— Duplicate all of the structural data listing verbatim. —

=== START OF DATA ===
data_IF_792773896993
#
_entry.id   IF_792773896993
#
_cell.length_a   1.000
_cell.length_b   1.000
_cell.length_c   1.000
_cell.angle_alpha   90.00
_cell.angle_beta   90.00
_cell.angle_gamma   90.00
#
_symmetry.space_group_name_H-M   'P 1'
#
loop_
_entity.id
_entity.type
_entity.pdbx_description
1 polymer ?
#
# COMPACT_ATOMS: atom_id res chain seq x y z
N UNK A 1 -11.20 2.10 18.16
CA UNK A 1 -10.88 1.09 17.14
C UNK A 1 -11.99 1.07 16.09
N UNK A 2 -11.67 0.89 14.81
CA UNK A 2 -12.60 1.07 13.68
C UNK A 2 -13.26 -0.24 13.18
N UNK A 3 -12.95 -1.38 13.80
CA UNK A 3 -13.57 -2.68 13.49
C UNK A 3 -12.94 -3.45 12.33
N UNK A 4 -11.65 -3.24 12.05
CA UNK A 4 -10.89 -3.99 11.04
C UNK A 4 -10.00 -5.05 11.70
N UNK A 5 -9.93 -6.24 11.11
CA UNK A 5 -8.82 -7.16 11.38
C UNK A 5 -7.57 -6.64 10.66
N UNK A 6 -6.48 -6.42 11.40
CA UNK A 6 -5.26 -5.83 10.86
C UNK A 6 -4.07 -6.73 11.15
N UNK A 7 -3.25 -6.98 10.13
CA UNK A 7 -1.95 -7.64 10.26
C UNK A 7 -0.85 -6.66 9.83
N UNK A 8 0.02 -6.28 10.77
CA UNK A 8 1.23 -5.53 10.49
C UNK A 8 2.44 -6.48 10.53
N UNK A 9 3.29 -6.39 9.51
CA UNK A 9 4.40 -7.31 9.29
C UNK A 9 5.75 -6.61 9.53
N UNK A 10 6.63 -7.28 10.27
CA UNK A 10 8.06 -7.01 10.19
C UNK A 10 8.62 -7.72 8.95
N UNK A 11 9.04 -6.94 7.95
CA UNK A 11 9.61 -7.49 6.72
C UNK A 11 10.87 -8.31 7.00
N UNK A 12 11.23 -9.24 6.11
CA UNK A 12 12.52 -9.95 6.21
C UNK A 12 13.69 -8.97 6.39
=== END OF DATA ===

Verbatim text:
data_IF_792773896993
#
_entry.id   IF_792773896993
#
_cell.length_a   1.000
_cell.length_b   1.000
_cell.length_c   1.000
_cell.angle_alpha   90.00
_cell.angle_beta   90.00
_cell.angle_gamma   90.00
#
_symmetry.space_group_name_H-M   'P 1'
#
loop_
_entity.id
_entity.type
_entity.pdbx_description
1 polymer ?
#
# COMPACT_ATOMS: atom_id res chain seq x y z
N UNK A 1 -11.20 2.10 18.16
CA UNK A 1 -10.88 1.09 17.14
C UNK A 1 -11.99 1.07 16.09
N UNK A 2 -11.67 0.89 14.81
CA UNK A 2 -12.60 1.07 13.68
C UNK A 2 -13.26 -0.24 13.18
N UNK A 3 -12.95 -1.38 13.80
CA UNK A 3 -13.57 -2.68 13.49
C UNK A 3 -12.94 -3.45 12.33
N UNK A 4 -11.65 -3.24 12.05
CA UNK A 4 -10.89 -3.99 11.04
C UNK A 4 -10.00 -5.05 11.70
N UNK A 5 -9.93 -6.24 11.11
CA UNK A 5 -8.82 -7.16 11.38
C UNK A 5 -7.57 -6.64 10.66
N UNK A 6 -6.48 -6.42 11.40
CA UNK A 6 -5.26 -5.83 10.86
C UNK A 6 -4.07 -6.73 11.15
N UNK A 7 -3.25 -6.98 10.13
CA UNK A 7 -1.95 -7.64 10.26
C UNK A 7 -0.85 -6.66 9.83
N UNK A 8 0.02 -6.28 10.77
CA UNK A 8 1.23 -5.53 10.49
C UNK A 8 2.44 -6.48 10.53
N UNK A 9 3.29 -6.39 9.51
CA UNK A 9 4.40 -7.31 9.29
C UNK A 9 5.75 -6.61 9.53
N UNK A 10 6.63 -7.28 10.27
CA UNK A 10 8.06 -7.01 10.19
C UNK A 10 8.62 -7.72 8.95
N UNK A 11 9.04 -6.94 7.95
CA UNK A 11 9.61 -7.49 6.72
C UNK A 11 10.87 -8.31 7.00
N UNK A 12 11.23 -9.24 6.11
CA UNK A 12 12.52 -9.95 6.21
C UNK A 12 13.69 -8.97 6.39